Here are the security requirements that I often use for creating a Windows share for the Guest account (without a password):

Remove generic password restrictions

Control Panel > Administrative Tools > Local Security Policy > Account Policies
1.  Password Policy
   a. Minimum password age = 0
   b. Minimum password length = 0
   c. Password must meet complexity requirements = Disabled

Remove Guest restrictions for User Rights Assignment and Security Options

Control Panel > Administrative Tools > Local Security Policy > Local Policies
1. User Rights Assignment
   a. Deny Logon Locally (Remove Guest) – check this….don’t think this is required.
   b. Deny access to this computer from the network (Remove Guest)
2. Security Options
   a. Accounts: Guest account status = Enabled

Remove Guest password

Control Panel > User Accounts (Windows 7 – Click on the Manage other account link)
1. Click on Guest and remove the password (Windows 7 – you may not need to perform this step)

Note: Please be aware that this will allow anyone access to your Guest share, so be careful about the sharing permissions you set for the Guest user.

At my workplace, I’ve set up an FTP server so that colleagues from across the globe can download some files that I make available for them. I noticed that two people in the same office were downloading the exact same file (10 GB in size) except one was about 10% complete while the other was about 95% complete. I wanted to find out their computer hostnames – usually just an abbreviation of their real names – so that I could let them know that they were both downloading the same file.

I always knew about the ping and nslookup commands. But none these commands would always give me the correct hostname when supplied with an ip address.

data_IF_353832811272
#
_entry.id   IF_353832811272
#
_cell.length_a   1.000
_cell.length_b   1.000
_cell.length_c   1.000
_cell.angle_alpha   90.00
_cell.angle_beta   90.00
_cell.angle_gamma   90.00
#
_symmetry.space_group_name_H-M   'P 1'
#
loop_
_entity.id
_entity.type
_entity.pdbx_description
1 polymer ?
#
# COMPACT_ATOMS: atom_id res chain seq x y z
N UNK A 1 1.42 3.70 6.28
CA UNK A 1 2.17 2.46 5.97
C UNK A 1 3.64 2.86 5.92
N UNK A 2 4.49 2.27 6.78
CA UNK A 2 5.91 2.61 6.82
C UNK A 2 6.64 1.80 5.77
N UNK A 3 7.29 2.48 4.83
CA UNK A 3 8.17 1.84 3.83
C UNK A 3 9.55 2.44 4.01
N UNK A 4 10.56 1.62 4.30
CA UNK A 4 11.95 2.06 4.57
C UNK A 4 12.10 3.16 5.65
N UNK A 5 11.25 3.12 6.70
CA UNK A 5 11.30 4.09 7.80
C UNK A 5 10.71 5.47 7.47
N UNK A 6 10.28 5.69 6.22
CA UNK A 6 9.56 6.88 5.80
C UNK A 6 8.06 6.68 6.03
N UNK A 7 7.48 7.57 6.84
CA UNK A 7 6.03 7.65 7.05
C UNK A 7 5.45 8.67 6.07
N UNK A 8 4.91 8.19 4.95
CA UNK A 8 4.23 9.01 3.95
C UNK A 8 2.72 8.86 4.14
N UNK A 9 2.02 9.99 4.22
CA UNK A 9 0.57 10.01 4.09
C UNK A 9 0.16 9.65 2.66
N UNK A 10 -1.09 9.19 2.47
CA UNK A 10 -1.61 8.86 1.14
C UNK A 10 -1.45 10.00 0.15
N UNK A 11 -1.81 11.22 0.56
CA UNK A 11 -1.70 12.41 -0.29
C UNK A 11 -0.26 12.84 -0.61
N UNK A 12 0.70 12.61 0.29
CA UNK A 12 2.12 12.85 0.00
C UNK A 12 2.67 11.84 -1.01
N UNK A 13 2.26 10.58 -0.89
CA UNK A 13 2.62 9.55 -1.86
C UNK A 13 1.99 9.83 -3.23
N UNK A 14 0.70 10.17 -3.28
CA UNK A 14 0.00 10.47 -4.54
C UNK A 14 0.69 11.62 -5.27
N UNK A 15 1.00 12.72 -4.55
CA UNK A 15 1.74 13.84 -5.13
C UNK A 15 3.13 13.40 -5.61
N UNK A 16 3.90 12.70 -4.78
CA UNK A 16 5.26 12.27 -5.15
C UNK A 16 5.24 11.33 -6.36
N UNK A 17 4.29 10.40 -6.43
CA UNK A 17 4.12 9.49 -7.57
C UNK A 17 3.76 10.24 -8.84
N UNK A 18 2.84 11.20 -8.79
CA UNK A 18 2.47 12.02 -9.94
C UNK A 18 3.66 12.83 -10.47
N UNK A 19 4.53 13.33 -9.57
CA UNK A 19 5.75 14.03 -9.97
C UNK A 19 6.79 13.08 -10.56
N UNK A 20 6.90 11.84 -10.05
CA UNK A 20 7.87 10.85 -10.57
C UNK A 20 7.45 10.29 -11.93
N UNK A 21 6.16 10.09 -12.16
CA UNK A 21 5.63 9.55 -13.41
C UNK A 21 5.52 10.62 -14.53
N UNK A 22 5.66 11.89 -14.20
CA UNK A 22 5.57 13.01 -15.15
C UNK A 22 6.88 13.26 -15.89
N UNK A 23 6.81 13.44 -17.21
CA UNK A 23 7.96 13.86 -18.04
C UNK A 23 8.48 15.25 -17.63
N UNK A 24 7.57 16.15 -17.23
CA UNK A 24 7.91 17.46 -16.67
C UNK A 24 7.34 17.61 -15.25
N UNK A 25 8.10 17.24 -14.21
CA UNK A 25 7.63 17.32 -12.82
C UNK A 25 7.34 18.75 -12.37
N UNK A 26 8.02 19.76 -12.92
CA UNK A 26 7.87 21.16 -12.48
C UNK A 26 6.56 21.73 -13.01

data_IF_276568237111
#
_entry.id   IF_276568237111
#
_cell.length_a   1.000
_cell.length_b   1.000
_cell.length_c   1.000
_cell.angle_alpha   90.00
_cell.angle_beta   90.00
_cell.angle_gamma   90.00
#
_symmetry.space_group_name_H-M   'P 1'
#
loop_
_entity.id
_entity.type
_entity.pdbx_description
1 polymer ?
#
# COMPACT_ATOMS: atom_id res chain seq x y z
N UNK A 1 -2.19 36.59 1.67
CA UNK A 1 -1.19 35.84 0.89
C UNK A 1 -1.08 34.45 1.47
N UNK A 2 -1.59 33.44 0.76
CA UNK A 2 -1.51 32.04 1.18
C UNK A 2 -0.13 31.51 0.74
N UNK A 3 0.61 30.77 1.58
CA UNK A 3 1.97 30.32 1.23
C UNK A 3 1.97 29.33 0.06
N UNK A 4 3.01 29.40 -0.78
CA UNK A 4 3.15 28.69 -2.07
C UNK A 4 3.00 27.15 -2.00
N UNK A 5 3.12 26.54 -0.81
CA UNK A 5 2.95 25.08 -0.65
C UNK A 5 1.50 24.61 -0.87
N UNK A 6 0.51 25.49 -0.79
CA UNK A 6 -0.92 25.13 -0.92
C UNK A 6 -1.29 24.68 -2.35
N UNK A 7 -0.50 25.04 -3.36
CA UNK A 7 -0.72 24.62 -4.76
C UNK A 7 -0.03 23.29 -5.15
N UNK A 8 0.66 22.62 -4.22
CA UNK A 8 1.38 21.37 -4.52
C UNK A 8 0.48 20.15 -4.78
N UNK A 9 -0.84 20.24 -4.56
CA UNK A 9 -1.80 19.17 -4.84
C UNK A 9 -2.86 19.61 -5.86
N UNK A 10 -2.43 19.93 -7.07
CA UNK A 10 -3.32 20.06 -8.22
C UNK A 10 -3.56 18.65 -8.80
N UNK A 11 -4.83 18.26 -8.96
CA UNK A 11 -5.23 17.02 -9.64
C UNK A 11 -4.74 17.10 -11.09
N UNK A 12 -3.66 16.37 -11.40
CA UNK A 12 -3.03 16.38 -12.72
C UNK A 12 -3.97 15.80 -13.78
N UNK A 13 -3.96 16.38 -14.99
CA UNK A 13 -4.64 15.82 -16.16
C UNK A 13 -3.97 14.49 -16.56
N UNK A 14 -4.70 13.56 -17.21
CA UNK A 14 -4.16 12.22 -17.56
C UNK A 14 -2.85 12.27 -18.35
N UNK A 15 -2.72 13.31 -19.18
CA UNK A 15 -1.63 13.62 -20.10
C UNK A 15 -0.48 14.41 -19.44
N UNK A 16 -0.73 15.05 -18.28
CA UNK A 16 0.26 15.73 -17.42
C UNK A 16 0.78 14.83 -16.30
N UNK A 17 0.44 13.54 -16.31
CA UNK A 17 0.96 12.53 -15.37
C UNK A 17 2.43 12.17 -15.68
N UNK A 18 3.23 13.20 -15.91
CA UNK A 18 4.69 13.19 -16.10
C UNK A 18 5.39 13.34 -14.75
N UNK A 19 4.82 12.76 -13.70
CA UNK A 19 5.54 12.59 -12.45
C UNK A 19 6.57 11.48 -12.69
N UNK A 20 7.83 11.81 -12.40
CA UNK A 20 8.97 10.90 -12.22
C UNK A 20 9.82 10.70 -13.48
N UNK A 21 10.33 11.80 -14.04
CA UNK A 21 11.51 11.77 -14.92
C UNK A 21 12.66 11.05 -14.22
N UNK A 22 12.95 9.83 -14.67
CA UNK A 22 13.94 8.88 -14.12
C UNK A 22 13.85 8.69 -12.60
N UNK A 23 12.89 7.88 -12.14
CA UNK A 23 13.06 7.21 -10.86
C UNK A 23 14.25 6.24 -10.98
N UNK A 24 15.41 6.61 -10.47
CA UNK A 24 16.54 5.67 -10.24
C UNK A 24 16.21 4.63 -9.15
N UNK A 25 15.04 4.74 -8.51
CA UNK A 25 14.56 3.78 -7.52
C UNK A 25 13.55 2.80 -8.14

For example:
ping - a <ip_address> 
nslookup -a <ip_address>

While these commands worked for fixed ip addresses, they never seemed to work for dynamic ip addresses, and would always return a dhcp-created hostname, rather than the actual hostname of the machine.

I was delighted when I discovered a command that worked for all cases:
nbtstat -A <ip_address>

This command actually gave me a list of all the network adapters that the host contained. The Local Area Connection adapter had the actual hostname that I was looking for.

I’d always used pushd to store the location of working directories when writing bat scripts. I didn’t realise that you could also use the pushd command to access unc paths:

This command creates a new drive for the share. You can use popd to remove the drive association with the UNC share.

A colleague was having trouble with his Windows XP network connection on his Dell laptop after coming back from China. He was able to access the local intranet at work but could not access the internet. I’d never experienced this before. We tried the usual sorts of commands to renew the ip (eg. ipconfig /release and ipconfig /renew). None of these would work. Even after re-installing windows he still wasn’t able to connect to the internet!!

The last resort was to ring up Dell support. They suggested to run the following command:

This fixed the problem.

This command resets the Winsock catalog to the default configuration. The fact that even after re-installing Windows that the network wouldn’t work suggests that this issue was hardware/firmware related.

Experts exchange states that this command can be useful when a malformed Winsock Layered Service Provider (LSP) is installed that results in loss of network connectivity. But they also advise that while this command can restore network connectivity, it should be used with care because any previously-installed LSPs will need to be re-installed.